Date of Award

Spring 5-11-2018

Degree Type

Masters Thesis

Degree Name

Master of Science (MS)

Department

Geography and Geology

Committee Chair

Dr. T. Markham Puckett

Committee Chair Department

Geography and Geology

Committee Member 2

Dr. Franklin T. Heitmuller

Committee Member 2 Department

Geography and Geology

Committee Member 3

Tony Stuart

Committee Member 3 Department

Geography and Geology

Abstract

The Mississippi Interior Salt Basin (MISB) is a major negative structural feature in the interior onshore northeastern Gulf of Mexico. The Cotton Valley Group is an Upper Jurassic – Lower Cretaceous subsurface siliciclastic unit that has been studied extensively in the MISB for the last several decades because of its high potential as a reservoir rock. This study focuses on the Shuler Formation in the Upper Cotton Valley, which consists of an upper Dorcheat Member, and a lower Shongaloo Member. The boundary between these units correspond to a transgressive-regressive sequence boundary, which marks the beginning of a rise in sea level during the Tithonian. By identifying significant electric-log signatures within the Upper Cotton Valley, these stratigraphic markers can be classified and correlated across the study area. Stratigraphic cross sections and isopach maps have been prepared to display changes in thickness of the Upper Cotton Valley Group. This provides an understanding and comparison of sediment deposition in the northeastern MISB during the Late Jurassic to Early Cretaceous time. The primary depositional systems recognized in the study area include fluvial-deltaic systems, interdeltaic systems, and transgressive barrier bar systems. Locations of potential stratigraphic traps can be identified by changes in net sand within the Dorcheat and Shongaloo members and showing sand pinchouts in local cross sections. This study suggests that most of the potential oil and gas exploration targets in the northeastern MISB are located in the transgressive barrier sands and distributary mouth bar sand complexes.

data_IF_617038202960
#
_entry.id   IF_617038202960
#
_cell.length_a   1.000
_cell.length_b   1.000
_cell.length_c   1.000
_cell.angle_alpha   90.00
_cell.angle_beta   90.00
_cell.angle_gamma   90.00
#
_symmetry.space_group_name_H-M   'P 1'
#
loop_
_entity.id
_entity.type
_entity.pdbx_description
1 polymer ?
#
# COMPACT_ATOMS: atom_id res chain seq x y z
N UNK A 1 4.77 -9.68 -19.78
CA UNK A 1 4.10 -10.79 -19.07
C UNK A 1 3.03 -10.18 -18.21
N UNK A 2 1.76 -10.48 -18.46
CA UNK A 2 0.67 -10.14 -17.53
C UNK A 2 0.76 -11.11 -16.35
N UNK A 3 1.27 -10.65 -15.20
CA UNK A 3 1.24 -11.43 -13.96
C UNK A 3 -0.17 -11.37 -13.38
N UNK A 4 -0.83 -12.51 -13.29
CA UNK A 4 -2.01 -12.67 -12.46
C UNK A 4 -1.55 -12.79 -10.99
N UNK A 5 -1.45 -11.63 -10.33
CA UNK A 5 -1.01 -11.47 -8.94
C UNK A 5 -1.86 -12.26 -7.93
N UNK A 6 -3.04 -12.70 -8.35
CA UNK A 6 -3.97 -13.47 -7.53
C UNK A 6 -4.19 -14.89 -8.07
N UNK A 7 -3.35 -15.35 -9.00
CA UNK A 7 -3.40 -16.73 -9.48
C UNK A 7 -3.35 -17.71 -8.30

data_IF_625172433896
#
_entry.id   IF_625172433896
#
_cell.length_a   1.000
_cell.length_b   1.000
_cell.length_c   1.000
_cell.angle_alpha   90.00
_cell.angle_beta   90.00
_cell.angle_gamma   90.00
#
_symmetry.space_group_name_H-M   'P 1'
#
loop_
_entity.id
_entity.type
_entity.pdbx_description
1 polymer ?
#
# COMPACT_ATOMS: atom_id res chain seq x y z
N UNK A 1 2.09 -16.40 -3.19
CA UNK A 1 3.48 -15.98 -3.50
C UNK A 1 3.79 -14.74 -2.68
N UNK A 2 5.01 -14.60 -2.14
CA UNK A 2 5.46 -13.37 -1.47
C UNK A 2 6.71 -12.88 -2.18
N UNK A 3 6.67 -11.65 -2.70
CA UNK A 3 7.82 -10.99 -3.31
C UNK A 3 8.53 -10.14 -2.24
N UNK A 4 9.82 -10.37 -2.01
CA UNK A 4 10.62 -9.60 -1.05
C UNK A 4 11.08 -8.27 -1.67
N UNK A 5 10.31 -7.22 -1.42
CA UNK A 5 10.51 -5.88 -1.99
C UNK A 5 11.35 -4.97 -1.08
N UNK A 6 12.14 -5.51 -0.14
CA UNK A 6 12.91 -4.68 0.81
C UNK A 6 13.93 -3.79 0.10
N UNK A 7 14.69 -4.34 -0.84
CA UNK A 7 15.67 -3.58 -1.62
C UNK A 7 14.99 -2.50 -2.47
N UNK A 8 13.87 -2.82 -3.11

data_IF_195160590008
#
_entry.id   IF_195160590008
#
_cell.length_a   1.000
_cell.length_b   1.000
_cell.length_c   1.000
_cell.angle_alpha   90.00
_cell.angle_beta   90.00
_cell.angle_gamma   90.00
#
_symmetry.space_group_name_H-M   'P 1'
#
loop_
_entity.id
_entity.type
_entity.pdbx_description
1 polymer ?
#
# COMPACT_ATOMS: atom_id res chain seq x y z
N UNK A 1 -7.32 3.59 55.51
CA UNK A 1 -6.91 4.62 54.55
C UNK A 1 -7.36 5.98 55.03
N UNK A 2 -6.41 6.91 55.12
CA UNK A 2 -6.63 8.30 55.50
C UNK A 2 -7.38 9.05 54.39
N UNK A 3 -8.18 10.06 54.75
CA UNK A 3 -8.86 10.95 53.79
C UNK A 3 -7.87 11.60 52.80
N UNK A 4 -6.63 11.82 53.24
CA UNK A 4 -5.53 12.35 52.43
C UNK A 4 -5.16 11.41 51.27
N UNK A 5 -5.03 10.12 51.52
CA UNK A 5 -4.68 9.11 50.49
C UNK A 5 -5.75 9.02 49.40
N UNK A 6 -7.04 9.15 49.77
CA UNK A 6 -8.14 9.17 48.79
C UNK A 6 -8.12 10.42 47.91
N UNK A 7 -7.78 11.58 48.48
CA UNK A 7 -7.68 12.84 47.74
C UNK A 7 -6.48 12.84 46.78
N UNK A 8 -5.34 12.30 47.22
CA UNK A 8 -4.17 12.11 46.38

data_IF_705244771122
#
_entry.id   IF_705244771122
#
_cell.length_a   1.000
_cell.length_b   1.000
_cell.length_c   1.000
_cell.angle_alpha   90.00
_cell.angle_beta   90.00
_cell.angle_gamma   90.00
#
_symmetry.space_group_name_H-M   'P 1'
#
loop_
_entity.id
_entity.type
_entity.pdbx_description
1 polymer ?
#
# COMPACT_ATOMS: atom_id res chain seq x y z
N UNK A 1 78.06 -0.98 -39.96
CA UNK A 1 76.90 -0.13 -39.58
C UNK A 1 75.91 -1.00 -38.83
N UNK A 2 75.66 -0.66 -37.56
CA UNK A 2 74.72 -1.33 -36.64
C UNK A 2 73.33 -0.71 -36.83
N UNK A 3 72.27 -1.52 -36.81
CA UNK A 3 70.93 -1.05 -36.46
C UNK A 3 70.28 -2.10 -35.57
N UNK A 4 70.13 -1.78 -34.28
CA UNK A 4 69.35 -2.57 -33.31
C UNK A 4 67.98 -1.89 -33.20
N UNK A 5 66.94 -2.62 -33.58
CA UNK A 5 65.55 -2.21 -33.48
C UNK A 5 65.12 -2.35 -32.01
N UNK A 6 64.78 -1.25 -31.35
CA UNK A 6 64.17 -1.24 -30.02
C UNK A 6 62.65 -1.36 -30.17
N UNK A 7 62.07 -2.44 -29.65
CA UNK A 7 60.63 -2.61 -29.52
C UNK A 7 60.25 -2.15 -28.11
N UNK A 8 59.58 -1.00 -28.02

Included in

Geology Commons

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